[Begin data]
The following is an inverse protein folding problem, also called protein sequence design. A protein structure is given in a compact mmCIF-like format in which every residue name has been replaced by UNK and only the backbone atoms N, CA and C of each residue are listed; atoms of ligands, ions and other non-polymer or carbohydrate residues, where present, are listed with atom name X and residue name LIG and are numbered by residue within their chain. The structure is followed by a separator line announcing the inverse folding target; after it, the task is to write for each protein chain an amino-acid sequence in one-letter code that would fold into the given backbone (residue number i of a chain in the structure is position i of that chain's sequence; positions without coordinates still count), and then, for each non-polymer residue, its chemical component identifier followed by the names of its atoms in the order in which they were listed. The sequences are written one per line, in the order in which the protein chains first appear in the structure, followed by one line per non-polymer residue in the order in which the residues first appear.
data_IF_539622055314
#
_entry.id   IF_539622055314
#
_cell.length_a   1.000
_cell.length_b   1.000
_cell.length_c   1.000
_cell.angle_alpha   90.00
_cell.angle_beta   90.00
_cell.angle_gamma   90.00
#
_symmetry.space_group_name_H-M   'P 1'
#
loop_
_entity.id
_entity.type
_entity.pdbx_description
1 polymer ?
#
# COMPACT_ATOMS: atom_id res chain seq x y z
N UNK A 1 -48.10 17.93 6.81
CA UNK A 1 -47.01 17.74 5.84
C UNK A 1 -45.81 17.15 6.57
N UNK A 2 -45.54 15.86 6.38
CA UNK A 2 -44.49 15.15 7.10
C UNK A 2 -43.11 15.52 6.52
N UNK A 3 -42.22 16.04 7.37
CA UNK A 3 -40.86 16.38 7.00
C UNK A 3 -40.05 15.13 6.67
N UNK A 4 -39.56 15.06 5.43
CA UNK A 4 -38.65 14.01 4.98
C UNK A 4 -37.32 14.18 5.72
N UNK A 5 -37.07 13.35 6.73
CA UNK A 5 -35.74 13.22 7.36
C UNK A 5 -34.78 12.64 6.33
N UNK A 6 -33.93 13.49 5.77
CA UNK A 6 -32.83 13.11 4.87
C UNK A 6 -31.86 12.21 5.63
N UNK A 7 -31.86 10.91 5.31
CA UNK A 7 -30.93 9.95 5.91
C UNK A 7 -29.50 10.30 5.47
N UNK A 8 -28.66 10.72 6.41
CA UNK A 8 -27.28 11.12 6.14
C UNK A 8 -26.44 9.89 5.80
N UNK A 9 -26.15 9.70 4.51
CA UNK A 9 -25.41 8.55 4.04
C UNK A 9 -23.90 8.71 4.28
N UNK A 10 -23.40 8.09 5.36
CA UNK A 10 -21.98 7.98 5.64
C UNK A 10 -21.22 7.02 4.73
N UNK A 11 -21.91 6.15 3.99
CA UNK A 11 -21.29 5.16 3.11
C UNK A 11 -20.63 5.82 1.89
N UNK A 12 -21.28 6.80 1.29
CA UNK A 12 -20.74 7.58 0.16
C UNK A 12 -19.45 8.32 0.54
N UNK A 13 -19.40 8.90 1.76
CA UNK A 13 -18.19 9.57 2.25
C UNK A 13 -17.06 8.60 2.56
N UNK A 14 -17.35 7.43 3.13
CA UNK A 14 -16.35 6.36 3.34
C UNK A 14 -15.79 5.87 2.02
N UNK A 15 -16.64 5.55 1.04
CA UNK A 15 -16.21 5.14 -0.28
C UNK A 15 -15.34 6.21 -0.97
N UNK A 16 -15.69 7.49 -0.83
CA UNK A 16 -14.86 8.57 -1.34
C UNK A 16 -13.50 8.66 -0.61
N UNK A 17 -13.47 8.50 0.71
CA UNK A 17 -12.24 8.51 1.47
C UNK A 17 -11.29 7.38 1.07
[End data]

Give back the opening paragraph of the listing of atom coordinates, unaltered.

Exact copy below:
The following is an inverse protein folding problem, also called protein sequence design. A protein structure is given in a compact mmCIF-like format in which every residue name has been replaced by UNK and only the backbone atoms N, CA and C of each residue are listed; atoms of ligands, ions and other non-polymer or carbohydrate residues, where present, are listed with atom name X and residue name LIG and are numbered by residue within their chain. The structure is followed by a separator line announcing the inverse folding target; after it, the task is to write for each protein chain an amino-acid sequence in one-letter code that would fold into the given backbone (residue number i of a chain in the structure is position i of that chain's sequence; positions without coordinates still count), and then, for each non-polymer residue, its chemical component identifier followed by the names of its atoms in the order in which they were listed. The sequences are written one per line, in the order in which the protein chains first appear in the structure, followed by one line per non-polymer residue in the order in which the residues first appear.